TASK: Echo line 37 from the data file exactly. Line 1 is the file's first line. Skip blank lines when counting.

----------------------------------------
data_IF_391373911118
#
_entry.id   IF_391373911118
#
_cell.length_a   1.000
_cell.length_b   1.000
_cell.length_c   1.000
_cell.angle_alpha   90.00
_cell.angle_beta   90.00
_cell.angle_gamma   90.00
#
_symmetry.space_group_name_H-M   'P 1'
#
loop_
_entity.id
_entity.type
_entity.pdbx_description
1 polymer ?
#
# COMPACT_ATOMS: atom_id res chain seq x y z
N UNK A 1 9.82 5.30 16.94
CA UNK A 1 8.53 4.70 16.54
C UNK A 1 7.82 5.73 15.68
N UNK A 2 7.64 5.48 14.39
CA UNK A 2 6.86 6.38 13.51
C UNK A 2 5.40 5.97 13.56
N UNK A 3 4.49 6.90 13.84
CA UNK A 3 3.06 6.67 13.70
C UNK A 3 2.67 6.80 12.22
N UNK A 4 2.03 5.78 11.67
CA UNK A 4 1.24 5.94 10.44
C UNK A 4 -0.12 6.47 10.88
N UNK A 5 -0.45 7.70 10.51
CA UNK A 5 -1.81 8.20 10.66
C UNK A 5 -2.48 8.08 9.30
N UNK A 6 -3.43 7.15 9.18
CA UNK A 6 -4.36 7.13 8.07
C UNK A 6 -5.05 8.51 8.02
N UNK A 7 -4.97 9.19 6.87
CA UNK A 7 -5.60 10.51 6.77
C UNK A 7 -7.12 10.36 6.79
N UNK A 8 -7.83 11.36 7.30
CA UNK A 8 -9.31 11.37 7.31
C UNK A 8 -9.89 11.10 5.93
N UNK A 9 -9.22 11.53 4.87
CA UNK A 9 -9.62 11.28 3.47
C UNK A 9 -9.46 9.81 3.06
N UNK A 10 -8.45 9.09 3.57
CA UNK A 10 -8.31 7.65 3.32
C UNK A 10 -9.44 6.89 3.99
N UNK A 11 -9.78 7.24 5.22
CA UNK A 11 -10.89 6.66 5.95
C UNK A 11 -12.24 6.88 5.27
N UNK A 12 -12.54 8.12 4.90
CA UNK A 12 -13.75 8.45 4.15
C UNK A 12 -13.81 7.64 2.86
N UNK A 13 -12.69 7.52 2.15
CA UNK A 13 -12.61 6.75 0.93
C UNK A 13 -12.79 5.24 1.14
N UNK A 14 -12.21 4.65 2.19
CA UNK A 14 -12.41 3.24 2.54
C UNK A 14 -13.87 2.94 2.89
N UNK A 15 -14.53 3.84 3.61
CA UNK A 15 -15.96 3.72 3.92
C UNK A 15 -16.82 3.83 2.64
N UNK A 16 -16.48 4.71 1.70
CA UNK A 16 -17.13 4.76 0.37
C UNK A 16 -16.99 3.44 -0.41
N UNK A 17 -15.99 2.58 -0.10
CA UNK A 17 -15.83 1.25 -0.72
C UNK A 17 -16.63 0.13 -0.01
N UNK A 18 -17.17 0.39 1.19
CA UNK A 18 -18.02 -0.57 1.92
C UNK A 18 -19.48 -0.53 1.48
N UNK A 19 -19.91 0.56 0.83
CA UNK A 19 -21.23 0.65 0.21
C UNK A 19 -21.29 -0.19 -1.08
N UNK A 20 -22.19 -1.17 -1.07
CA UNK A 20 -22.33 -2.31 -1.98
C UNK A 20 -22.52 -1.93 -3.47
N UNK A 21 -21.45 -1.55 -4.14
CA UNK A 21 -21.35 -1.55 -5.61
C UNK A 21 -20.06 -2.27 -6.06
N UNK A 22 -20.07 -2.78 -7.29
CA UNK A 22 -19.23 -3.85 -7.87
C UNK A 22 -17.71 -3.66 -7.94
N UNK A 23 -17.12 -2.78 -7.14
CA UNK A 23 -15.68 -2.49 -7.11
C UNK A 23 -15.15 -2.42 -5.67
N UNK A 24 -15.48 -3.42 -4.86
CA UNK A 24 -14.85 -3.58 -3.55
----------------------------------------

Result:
CA UNK A 6 -4.36 7.13 8.07